In her written response, Ms Frazer said: “The Government takes concerns about the wellbeing of all taxpayers seriously and recognises that the Loan Charge can add significant pressures for some taxpayers.

“Following Lord Morse’s Independent Loan Charge Review, the Government has taken further steps to mitigate the impact of the Loan Charge and to ensure that the right support is in place for those who need it.

“HMRC operates a settlement helpline and a debt helpline for taxpayers who have used disguised remuneration avoidance schemes.

“All call handlers are trained to identify taxpayers who might need additional support. For taxpayers who need specialised help, HMRC advisors suggest they contact organisations like Samaritans or Mind. The Government is working with HMRC to consider what additional specialised support could be provided to taxpayers who need extra help.”

Earlier this year, the Chancellor Rishi Sunak, told The Yorkshire Post that the policy, which was designed to tackle tax avoidance schemes, had “already been through” a lot of scrutiny and been amended and adjusted.

Read More

Read More
Chancellor Rishi Sunak won't reconsider the controversial loan charge and says i...

A HMRC spokesman told The Yorkshire Post recently: “The Loan Charge was introduced to ensure those who used disguised remuneration tax avoidance schemes paid their fair share of income tax and national insurance contributions. Individuals are responsible for their own tax affairs, and it is only right that we continue to tackle these type of avoidance schemes as they deprive our public services of vital funding.

"Sir Amyas Morse led an independent review into the policy in 2019 and concluded that it was right that the loan charge remain in force. The Government recognised concerns around its impact, which is why it accepted all but one of the recommendations made, leading to significant changes in legislation.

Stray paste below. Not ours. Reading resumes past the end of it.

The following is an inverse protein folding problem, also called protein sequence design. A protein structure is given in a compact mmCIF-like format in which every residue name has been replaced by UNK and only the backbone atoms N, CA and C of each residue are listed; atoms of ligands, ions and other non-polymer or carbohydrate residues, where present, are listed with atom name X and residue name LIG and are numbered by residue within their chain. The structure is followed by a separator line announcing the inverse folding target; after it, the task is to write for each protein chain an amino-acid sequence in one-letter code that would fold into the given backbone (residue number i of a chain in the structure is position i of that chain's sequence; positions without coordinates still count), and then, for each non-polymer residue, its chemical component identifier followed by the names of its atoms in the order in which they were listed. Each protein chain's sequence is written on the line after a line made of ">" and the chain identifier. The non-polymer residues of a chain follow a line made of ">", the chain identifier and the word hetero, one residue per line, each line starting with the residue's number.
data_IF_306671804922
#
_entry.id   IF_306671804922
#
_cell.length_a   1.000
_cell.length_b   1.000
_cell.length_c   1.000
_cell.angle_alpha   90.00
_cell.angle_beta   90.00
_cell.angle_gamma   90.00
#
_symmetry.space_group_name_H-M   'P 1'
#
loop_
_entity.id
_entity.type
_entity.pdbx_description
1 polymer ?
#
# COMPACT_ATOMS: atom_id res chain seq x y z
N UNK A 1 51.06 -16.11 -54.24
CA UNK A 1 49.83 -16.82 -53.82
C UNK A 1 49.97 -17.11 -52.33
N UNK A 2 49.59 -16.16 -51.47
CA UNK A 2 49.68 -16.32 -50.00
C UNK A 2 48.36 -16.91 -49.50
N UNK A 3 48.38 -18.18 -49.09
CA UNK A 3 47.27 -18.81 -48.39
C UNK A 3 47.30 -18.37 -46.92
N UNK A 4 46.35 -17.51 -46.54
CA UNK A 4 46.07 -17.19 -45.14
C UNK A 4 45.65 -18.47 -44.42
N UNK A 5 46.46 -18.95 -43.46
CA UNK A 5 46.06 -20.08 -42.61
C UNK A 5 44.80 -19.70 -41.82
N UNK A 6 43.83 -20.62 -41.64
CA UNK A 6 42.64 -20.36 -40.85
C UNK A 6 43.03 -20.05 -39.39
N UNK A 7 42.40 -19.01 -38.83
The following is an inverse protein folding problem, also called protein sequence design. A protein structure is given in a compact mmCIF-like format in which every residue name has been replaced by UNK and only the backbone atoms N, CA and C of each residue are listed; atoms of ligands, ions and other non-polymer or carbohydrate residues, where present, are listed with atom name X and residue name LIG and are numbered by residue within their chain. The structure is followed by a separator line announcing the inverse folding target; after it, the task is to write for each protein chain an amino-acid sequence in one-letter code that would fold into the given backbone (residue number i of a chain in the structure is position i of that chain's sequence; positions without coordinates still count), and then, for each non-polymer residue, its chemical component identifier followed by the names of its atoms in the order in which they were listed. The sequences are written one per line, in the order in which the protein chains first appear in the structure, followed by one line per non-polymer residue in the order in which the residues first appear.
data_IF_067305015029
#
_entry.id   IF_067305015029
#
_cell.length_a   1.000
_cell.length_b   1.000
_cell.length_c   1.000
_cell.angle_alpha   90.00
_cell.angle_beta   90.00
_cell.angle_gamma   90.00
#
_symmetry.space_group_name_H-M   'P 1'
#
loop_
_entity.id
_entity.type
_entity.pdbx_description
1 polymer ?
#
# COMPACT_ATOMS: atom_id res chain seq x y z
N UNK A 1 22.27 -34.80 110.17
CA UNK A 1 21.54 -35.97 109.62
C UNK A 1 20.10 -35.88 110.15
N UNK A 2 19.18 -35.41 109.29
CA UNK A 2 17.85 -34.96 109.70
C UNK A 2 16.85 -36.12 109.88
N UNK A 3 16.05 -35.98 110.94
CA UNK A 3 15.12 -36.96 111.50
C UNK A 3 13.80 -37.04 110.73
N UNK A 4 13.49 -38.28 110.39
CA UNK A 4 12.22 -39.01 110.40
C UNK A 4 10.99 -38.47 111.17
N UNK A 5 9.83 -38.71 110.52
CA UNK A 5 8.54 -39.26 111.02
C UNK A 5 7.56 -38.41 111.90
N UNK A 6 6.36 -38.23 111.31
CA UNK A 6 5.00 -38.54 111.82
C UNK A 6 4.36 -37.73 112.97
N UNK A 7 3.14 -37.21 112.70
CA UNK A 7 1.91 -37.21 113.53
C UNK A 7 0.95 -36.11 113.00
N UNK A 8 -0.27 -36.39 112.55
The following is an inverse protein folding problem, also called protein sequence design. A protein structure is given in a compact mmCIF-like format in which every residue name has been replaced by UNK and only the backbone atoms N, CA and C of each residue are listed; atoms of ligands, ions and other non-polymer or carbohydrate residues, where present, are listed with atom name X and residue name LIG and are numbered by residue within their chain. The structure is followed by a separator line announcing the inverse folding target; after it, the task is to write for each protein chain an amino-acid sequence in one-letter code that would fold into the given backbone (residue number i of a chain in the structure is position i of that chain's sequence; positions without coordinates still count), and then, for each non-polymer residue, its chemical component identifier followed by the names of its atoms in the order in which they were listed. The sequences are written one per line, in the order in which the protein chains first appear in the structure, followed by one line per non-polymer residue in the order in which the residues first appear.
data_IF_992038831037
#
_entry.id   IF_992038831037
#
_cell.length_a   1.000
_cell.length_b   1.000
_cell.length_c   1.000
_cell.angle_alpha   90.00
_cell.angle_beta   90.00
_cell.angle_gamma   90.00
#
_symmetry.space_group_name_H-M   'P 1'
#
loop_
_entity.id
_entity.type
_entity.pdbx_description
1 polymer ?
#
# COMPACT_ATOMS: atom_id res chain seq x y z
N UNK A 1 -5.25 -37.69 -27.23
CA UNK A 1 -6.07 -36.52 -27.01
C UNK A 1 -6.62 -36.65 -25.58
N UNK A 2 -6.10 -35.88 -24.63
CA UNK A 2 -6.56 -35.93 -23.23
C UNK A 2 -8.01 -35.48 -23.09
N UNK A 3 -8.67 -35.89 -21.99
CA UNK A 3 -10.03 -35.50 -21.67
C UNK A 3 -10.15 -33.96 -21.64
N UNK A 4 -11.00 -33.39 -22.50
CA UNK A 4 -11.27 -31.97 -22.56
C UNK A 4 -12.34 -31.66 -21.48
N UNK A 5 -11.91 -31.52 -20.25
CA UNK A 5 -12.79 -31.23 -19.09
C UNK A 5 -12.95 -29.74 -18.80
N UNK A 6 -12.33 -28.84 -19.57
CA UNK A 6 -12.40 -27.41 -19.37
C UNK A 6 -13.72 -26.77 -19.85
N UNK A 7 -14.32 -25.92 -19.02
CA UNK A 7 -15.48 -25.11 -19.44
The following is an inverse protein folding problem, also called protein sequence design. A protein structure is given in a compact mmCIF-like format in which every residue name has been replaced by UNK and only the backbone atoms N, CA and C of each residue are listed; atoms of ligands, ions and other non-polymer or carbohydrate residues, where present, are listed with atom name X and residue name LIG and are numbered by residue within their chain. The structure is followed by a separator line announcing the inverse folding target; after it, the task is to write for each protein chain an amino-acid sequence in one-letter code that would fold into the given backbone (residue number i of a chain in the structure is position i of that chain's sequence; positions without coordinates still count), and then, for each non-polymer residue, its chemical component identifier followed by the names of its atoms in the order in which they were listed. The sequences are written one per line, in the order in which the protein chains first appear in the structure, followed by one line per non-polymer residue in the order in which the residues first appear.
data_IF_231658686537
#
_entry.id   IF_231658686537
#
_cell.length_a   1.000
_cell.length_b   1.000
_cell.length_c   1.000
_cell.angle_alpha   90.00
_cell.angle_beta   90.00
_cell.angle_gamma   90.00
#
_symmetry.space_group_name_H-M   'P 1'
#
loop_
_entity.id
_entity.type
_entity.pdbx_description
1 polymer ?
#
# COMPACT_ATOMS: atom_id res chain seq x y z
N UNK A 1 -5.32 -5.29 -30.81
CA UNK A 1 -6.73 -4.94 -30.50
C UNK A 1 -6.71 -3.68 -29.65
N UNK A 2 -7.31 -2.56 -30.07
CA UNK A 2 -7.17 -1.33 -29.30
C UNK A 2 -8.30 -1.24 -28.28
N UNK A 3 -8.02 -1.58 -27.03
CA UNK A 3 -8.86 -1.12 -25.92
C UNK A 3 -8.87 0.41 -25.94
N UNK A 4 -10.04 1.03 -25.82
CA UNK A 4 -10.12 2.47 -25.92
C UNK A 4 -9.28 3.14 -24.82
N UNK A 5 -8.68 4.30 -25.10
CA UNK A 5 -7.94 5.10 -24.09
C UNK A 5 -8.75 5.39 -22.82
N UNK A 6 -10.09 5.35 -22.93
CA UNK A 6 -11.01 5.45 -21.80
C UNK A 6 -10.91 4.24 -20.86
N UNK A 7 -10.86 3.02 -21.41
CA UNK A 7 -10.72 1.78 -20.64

"We encourage anyone who is worried about paying their Loan Charge to contact us so we can help.

"We are committed to working with taxpayers to enter manageable payment plans to spread their tax liability and ensure that they are affordable.

"HMRC will take action against schemes marketed as enabling contractors to pay less tax than they should. Contractors who are worried that they have been offered such a scheme can contact HMRC.

"Around 20 promoters have moved out of promoting altogether in the last six years due to HMRC activity.

"In November 2020 HMRC launched an awareness campaign “Tax Avoidance – Don’t get caught out” targeted at contractors in the IT, medical and oil and gas industries where promoters are particularly active.

"This campaign advises taxpayers how to spot avoidance schemes, including those promoted by umbrella companies, explains the risks involved and where people can get more information to enable them to make informed choices if they want to leave an avoidance scheme.

"Draft guidance on GOV.UK shows how the government is tackling tax avoidance promoters."